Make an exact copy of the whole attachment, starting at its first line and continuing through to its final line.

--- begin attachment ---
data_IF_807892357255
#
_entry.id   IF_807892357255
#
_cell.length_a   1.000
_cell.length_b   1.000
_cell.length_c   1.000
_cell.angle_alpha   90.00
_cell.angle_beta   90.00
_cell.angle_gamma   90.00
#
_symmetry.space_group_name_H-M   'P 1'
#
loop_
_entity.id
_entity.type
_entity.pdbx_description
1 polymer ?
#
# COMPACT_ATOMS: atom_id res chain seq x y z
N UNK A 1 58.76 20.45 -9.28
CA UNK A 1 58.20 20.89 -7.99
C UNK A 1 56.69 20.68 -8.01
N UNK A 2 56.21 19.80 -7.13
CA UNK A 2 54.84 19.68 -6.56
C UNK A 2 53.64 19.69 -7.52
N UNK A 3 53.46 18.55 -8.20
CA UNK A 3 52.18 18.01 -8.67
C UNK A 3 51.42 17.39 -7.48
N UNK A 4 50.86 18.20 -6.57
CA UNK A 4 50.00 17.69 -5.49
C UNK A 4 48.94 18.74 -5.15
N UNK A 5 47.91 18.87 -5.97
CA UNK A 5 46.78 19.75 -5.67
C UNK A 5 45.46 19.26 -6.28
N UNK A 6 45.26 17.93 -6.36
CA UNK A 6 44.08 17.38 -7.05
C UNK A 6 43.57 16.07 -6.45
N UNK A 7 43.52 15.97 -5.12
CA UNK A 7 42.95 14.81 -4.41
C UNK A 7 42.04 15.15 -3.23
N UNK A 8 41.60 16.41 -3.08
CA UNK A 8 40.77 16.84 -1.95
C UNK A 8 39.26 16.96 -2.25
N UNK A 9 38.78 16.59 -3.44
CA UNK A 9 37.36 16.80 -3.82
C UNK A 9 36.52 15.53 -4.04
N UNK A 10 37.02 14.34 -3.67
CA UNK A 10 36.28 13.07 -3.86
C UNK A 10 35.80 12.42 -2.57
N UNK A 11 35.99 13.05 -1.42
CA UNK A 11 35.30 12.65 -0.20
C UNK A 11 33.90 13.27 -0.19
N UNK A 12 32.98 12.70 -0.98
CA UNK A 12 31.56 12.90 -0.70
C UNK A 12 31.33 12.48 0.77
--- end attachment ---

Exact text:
data_IF_807892357255
#
_entry.id   IF_807892357255
#
_cell.length_a   1.000
_cell.length_b   1.000
_cell.length_c   1.000
_cell.angle_alpha   90.00
_cell.angle_beta   90.00
_cell.angle_gamma   90.00
#
_symmetry.space_group_name_H-M   'P 1'
#
loop_
_entity.id
_entity.type
_entity.pdbx_description
1 polymer ?
#
# COMPACT_ATOMS: atom_id res chain seq x y z
N UNK A 1 58.76 20.45 -9.28
CA UNK A 1 58.20 20.89 -7.99
C UNK A 1 56.69 20.68 -8.01
N UNK A 2 56.21 19.80 -7.13
CA UNK A 2 54.84 19.68 -6.56
C UNK A 2 53.64 19.69 -7.52
N UNK A 3 53.46 18.55 -8.20
CA UNK A 3 52.18 18.01 -8.67
C UNK A 3 51.42 17.39 -7.48
N UNK A 4 50.86 18.20 -6.57
CA UNK A 4 50.00 17.69 -5.49
C UNK A 4 48.94 18.74 -5.15
N UNK A 5 47.91 18.87 -5.97
CA UNK A 5 46.78 19.75 -5.67
C UNK A 5 45.46 19.26 -6.28
N UNK A 6 45.26 17.93 -6.36
CA UNK A 6 44.08 17.38 -7.05
C UNK A 6 43.57 16.07 -6.45
N UNK A 7 43.52 15.97 -5.12
CA UNK A 7 42.95 14.81 -4.41
C UNK A 7 42.04 15.15 -3.23
N UNK A 8 41.60 16.41 -3.08
CA UNK A 8 40.77 16.84 -1.95
C UNK A 8 39.26 16.96 -2.25
N UNK A 9 38.78 16.59 -3.44
CA UNK A 9 37.36 16.80 -3.82
C UNK A 9 36.52 15.53 -4.04
N UNK A 10 37.02 14.34 -3.67
CA UNK A 10 36.28 13.07 -3.86
C UNK A 10 35.80 12.42 -2.57
N UNK A 11 35.99 13.05 -1.42
CA UNK A 11 35.30 12.65 -0.20
C UNK A 11 33.90 13.27 -0.19
N UNK A 12 32.98 12.70 -0.98
CA UNK A 12 31.56 12.90 -0.70
C UNK A 12 31.33 12.48 0.77